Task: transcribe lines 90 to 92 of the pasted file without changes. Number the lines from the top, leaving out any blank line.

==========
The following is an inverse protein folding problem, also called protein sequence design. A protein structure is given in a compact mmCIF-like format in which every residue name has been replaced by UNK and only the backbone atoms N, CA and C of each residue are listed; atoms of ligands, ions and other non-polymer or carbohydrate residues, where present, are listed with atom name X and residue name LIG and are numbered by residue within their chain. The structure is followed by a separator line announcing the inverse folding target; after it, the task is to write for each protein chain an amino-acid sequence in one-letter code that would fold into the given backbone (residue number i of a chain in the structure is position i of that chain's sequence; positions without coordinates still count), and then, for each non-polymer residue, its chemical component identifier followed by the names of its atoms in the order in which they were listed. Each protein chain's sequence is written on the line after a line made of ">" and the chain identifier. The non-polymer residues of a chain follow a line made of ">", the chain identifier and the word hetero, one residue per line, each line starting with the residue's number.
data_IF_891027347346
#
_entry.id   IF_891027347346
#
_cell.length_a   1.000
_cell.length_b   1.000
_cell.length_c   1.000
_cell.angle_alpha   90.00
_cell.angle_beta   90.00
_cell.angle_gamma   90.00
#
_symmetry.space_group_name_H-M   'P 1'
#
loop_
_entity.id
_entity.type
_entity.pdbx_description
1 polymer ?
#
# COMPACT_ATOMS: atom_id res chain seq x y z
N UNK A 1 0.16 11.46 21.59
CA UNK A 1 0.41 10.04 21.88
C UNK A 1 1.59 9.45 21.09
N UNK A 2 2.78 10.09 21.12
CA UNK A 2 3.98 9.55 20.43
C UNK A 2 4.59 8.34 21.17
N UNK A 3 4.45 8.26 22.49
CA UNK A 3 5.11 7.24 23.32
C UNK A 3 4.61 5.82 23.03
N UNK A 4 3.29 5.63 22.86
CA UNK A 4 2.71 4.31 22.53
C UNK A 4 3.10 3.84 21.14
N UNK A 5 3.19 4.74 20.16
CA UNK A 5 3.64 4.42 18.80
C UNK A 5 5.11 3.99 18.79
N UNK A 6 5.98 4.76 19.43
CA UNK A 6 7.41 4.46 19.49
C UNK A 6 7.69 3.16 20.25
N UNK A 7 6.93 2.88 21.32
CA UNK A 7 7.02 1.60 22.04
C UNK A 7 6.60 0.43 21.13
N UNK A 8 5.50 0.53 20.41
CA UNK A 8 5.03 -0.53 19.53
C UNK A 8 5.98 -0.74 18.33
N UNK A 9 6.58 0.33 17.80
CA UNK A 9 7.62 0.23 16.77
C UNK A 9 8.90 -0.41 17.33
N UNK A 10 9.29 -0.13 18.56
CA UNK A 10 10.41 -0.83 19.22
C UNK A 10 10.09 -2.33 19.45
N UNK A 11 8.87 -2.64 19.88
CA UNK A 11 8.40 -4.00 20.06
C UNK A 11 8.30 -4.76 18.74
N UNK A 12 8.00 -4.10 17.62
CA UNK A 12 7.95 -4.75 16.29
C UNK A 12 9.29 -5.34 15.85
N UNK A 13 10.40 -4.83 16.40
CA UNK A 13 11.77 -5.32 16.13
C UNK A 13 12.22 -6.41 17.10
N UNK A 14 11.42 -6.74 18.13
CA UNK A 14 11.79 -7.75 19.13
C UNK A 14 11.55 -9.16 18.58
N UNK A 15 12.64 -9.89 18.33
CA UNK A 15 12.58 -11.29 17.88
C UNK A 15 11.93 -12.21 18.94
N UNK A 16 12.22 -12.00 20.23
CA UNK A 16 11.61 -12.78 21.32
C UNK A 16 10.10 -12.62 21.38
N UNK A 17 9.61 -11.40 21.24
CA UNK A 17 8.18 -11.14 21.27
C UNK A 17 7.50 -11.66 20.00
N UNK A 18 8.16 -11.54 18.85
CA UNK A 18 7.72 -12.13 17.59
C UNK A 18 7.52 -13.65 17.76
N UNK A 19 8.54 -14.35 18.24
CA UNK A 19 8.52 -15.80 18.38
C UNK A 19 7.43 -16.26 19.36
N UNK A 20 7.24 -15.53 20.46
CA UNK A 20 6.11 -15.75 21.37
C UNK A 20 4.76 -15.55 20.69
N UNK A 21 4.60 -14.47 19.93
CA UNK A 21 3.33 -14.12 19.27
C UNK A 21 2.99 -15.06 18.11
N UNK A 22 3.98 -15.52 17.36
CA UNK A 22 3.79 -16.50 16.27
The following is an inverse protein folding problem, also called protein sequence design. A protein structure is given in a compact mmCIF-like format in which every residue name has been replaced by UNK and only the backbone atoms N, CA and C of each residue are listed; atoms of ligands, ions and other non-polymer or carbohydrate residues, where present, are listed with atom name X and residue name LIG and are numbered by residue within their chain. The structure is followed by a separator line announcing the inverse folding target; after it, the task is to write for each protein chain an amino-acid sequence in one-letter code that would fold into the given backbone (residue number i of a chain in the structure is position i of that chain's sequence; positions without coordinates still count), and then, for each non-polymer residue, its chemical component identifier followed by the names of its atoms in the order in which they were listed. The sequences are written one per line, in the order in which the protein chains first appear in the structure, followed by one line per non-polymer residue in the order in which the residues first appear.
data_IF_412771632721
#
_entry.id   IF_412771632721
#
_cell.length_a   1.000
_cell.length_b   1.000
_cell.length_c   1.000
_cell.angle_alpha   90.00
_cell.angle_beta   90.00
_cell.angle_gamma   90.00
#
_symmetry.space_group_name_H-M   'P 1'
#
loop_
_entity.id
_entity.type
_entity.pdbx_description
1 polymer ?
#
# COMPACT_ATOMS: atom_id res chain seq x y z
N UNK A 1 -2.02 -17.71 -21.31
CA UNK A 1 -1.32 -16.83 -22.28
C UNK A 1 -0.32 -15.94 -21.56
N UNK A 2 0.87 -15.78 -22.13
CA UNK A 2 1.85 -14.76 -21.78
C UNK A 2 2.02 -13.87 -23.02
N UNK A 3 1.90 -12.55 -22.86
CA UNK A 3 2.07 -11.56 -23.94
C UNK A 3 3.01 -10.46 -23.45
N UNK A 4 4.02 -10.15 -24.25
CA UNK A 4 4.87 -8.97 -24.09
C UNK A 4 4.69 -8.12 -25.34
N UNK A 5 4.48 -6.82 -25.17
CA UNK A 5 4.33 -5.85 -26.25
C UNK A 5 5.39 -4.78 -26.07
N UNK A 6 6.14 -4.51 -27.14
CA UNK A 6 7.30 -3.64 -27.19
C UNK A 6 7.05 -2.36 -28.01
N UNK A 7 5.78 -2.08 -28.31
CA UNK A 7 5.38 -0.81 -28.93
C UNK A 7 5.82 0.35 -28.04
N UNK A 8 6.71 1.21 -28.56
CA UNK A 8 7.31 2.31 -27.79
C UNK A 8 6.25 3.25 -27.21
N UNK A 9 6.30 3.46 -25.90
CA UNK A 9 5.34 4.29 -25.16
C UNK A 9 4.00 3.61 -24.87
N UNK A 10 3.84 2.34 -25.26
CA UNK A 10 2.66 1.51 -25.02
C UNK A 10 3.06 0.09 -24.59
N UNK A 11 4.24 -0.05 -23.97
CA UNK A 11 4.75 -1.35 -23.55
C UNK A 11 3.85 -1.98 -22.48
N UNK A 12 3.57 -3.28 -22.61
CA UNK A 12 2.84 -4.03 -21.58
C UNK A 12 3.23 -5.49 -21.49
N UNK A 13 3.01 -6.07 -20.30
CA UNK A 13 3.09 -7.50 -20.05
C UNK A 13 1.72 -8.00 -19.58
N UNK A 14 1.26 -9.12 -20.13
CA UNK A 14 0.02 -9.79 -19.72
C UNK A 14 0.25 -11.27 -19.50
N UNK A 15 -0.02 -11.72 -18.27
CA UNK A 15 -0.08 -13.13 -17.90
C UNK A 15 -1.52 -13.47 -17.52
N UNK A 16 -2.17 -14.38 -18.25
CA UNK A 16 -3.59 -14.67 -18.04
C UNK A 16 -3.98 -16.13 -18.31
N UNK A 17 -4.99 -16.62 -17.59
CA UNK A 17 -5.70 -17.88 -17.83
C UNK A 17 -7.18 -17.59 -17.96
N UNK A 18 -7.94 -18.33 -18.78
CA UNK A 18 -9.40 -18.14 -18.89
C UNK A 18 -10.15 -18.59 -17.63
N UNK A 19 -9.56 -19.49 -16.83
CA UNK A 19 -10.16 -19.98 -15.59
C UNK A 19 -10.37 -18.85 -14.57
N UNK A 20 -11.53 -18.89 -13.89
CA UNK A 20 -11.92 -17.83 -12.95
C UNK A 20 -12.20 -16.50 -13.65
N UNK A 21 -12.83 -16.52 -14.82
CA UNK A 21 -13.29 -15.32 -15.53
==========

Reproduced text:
_entry.id   IF_412771632721
#
_cell.length_a   1.000